Superpower futures

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The impact on resources

  • In the last 20 years new global powers have emerged (BRICs).
  • As the EU has expanded to include 27 nations, its power as a bloc has grown. 
  • There has been spectacular economic growth in Gulf states such as the UAE, Quatar and Bahrain. 
  • Economic growth in the emerging powers has had some obvious benefits: for example, China has lifted 200 million people out of poverty since 1990. 
  • In Brazil income growth has expanded the middle class and shrunk the number of people in poverty.

However, this economiv development is raising a number of concerns, including;

  • The accelerating rise in the demand for energy and other resources.
  • The impact on the environment - from global warming to localised river pollution.
  • The uneven distribution of the benefits of economic growth, with growing inequality between the urban rich and rural poor.

The last of these concerns could create internal tensions that might destabalise and derail economic growth.

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  • The pressure on energy and other resources can be illustrated by car ownership.
  • In 2003, 13.6 out of every 1000 urban households in China had a car.
  • The highest ownership rates were in Beijing (66 per 1000) and Guangdong (43.7 per 1000). 
  • In the same year, the car ownership rate in the USA was 750 per 1000.
  • If India and China achieve future car ownership levels even half of those in the USA, there will be double the current numbers of cars in the world.
  • The rapid rise in oil prices in 2007 and 2008 was the outcome of rising demand and stagnating supply. Oil may be being pumped out of the ground at a faster rate than new reserves are being discovered.
  • A key resource concern is the path India and China take as they continue to grow economically and gain power. 
  • If growth trends since 1990 continue, some time in the first half of this century the two emerging Asian powers will reach total GDP levels similar to those of the EU countries and the USA today.
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  • Chinese and Indian ecological footprints might be similar to those of the EU and the USA by 2040, which would place huge pressure on water, energy and land resources.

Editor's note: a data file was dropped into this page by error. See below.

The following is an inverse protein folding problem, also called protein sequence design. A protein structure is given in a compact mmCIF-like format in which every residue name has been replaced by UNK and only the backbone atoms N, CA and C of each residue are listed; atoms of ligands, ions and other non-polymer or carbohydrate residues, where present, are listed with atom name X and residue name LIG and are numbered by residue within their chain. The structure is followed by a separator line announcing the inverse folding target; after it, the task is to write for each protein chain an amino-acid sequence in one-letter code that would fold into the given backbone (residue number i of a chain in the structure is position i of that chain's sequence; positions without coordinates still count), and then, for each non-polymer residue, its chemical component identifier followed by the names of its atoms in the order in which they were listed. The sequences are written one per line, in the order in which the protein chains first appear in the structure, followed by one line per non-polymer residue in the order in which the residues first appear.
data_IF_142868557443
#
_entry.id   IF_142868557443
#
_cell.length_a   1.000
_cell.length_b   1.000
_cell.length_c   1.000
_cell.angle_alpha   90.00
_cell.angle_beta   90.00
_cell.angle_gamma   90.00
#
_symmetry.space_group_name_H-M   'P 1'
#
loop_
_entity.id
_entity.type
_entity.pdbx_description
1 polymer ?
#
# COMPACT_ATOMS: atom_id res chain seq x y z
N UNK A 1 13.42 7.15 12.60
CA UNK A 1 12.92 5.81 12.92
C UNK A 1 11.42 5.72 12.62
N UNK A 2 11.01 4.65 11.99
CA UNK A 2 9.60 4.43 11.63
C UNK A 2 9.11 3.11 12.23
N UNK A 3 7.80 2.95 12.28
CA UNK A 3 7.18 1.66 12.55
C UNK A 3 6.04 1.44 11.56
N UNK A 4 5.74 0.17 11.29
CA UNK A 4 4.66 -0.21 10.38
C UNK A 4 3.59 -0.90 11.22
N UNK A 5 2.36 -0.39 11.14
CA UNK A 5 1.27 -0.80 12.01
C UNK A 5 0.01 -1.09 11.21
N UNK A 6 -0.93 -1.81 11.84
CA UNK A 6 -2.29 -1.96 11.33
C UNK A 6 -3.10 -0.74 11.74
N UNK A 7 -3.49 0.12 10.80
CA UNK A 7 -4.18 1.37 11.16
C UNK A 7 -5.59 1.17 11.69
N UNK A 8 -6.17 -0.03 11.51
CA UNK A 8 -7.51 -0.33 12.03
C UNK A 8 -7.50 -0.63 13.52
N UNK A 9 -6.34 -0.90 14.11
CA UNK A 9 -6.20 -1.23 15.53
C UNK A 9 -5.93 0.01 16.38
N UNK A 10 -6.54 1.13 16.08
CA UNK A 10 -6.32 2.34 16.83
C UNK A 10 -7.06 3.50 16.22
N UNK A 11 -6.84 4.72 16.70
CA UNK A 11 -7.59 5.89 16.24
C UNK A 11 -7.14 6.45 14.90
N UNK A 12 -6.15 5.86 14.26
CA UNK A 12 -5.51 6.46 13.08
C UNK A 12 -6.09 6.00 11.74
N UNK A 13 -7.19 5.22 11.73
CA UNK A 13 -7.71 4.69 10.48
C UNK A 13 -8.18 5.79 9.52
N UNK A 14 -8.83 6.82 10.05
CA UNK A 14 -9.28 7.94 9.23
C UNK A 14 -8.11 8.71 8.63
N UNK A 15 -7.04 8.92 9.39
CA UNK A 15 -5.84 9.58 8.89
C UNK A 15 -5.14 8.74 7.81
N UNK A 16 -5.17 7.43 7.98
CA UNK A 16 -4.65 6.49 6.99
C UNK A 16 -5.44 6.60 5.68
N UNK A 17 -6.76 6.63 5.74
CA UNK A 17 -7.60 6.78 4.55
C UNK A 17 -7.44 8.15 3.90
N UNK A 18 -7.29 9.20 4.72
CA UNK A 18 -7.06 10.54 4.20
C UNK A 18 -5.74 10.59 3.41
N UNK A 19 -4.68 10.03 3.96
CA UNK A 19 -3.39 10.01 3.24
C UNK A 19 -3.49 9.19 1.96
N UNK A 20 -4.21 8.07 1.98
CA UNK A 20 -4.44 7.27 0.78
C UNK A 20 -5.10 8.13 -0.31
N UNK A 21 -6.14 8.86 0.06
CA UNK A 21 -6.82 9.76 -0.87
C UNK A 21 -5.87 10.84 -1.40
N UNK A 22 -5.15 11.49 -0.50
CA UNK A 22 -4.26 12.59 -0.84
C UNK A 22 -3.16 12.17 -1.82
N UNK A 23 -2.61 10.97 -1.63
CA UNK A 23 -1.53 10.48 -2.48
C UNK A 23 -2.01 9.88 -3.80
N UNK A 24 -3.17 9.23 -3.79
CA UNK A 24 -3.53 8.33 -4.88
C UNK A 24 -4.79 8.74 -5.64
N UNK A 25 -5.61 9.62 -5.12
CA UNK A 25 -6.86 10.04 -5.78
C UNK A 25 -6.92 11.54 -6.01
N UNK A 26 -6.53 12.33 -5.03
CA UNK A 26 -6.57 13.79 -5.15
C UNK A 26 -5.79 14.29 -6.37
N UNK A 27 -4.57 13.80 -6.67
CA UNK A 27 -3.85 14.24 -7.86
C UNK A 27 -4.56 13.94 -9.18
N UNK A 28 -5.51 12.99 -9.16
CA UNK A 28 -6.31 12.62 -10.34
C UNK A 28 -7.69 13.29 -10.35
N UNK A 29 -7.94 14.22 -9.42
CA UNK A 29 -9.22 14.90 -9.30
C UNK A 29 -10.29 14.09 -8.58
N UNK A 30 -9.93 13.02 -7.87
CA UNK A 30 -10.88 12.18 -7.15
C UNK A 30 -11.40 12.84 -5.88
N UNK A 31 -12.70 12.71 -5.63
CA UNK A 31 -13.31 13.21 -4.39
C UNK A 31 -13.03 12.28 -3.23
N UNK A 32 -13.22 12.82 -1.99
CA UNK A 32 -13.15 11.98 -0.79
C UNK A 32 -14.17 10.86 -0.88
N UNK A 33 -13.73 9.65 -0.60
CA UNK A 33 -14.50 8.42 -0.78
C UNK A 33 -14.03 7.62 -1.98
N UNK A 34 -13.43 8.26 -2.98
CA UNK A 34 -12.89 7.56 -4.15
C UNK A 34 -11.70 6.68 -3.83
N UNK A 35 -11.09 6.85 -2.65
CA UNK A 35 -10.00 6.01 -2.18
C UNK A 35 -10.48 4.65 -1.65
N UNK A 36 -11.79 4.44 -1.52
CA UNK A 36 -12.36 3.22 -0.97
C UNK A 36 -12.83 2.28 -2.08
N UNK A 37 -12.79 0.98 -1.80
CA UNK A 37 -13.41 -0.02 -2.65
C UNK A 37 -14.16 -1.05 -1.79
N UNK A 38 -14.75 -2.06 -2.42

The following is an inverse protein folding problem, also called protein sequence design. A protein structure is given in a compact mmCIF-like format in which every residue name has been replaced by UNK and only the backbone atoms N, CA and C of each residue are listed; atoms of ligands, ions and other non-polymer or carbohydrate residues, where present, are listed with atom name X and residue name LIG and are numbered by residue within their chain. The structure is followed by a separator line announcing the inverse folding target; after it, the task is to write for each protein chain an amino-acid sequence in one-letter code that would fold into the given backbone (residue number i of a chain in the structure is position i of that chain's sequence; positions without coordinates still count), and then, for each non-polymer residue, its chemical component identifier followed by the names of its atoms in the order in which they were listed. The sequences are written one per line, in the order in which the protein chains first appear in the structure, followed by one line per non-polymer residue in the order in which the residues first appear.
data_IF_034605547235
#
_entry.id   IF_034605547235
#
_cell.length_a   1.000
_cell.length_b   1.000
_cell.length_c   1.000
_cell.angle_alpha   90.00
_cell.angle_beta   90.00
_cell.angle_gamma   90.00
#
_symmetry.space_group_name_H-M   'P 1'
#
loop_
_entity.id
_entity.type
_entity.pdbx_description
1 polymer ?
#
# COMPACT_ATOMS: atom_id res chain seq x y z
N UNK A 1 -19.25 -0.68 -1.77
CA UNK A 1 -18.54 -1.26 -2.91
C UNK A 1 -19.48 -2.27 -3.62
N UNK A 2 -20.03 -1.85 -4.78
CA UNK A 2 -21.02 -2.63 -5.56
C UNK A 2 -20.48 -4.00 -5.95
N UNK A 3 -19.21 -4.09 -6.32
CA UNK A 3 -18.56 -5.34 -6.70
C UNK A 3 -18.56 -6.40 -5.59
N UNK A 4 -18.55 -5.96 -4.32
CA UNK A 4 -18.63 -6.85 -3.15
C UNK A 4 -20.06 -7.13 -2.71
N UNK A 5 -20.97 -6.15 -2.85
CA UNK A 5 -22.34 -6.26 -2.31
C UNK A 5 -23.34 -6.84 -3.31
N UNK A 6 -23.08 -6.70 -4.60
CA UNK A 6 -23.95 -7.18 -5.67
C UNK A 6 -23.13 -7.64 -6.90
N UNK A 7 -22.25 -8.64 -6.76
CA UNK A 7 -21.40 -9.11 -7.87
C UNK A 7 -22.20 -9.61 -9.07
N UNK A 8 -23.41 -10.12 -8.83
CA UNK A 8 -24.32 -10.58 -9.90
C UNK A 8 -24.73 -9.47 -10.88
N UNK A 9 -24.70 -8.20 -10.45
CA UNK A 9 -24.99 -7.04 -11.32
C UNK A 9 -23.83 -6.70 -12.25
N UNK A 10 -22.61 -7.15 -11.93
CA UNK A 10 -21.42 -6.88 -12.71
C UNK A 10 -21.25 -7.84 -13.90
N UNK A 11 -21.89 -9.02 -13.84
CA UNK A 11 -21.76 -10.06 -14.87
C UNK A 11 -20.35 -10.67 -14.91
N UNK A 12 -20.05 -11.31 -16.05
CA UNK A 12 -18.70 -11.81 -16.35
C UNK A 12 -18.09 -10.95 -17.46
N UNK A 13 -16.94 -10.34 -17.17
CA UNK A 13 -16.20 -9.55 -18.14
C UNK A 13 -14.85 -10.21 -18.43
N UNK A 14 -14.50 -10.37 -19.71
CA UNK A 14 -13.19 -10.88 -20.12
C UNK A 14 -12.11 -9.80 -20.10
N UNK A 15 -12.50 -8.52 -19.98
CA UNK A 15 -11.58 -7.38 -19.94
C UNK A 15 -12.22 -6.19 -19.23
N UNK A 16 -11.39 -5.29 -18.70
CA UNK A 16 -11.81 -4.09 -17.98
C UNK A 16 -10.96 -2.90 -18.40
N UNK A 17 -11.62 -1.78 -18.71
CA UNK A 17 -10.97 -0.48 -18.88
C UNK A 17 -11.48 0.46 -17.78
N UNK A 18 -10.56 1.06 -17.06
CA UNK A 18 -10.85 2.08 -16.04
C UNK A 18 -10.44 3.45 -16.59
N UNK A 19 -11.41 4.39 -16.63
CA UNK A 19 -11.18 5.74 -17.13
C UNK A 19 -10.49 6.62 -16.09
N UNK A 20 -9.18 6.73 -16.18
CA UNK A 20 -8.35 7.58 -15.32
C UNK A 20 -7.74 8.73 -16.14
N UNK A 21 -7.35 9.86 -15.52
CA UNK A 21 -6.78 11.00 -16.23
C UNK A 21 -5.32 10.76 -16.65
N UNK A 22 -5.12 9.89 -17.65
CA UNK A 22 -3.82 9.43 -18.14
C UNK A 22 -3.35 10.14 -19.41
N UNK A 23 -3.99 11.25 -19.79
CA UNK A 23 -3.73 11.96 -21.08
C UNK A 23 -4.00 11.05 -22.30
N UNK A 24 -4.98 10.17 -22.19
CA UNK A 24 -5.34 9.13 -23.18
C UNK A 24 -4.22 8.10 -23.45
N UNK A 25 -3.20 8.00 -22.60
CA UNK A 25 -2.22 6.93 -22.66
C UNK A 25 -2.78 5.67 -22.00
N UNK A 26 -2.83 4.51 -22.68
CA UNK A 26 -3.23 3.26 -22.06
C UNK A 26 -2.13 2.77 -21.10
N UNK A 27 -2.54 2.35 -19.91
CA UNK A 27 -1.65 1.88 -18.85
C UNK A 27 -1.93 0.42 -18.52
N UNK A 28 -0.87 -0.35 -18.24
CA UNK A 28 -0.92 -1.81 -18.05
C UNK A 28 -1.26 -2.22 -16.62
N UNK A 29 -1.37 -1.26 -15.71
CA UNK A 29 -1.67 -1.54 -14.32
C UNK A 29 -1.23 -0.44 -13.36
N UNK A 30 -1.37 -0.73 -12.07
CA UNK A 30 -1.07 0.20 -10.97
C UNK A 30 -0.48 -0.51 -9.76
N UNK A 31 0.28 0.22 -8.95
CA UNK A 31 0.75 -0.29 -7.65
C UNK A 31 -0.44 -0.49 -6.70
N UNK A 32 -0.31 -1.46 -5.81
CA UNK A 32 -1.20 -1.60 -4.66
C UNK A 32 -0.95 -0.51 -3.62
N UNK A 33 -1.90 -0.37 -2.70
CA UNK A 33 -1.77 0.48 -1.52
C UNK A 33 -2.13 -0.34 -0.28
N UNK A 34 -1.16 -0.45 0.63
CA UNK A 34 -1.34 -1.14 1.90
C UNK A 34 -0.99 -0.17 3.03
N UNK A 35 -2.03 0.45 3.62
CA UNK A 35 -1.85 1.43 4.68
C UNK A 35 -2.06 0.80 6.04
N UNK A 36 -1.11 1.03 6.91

• In reality this sort of future  is probably uachieveble, as current known oil, gas, water and farmland resources simply could not support such a dramatic shift toward use of renewable resource.
  • This would involve radical restructuring of the way himans consume resources.
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The impact on the older core regions

  • The rise of the emerging superpowers has enormous implications for the rest of the world, not least the citizens and governments of those countries that have enjoyed both political power and economic wealth.
  • Until recently the emergence of new economic superpowers was seen by the established powers as more of an opportunity than a challenge. 
  • THe EU, Japan and the USA have experienced economic growth and dfalling consumer prices driven by the explosion of economic activity in semi-peripheral NICs and RICs.
  • In the future there may be uncomfortable power shifts. As oil becomes scarcer and more expensive, tensions may begin to build.
  • There may be potential for conflict between the major consumers of oil as they seek to secure supply.
  • Some of the powers, such as Russia and the Gulf states, have their own oil and gas reserves, In the future this could be a source of increased power.
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Preserving prosperity

  • Cheaper food, cheaper clothing and electronics from China have benefitted people in the USA and the EU. 
  • They have come to terms with increasing dependance on the emerging power, believing that their own wealth is assured by their ownership of the quarternary industry, high-tech research facilities and dominance of global finance and services.

This belief has been dealt a double blow by:

  • Increased outsourcing of research and technology jobs, especially to India.
  • Financial turmoil in the banking sector during the 2008 credit crunch.
  • Major global technology players, such as Microsoft and Apple, have established research facilities in China and India.
  • Rather than bring these countries' graduates to the 'global villages' of core countries, they have gone to the source of that innovative and imaginative labour force. 
  • The worry is that these mega-corporations owe no loyalty to their come country. Outsourcing of jobs has become a key concern for many Americans.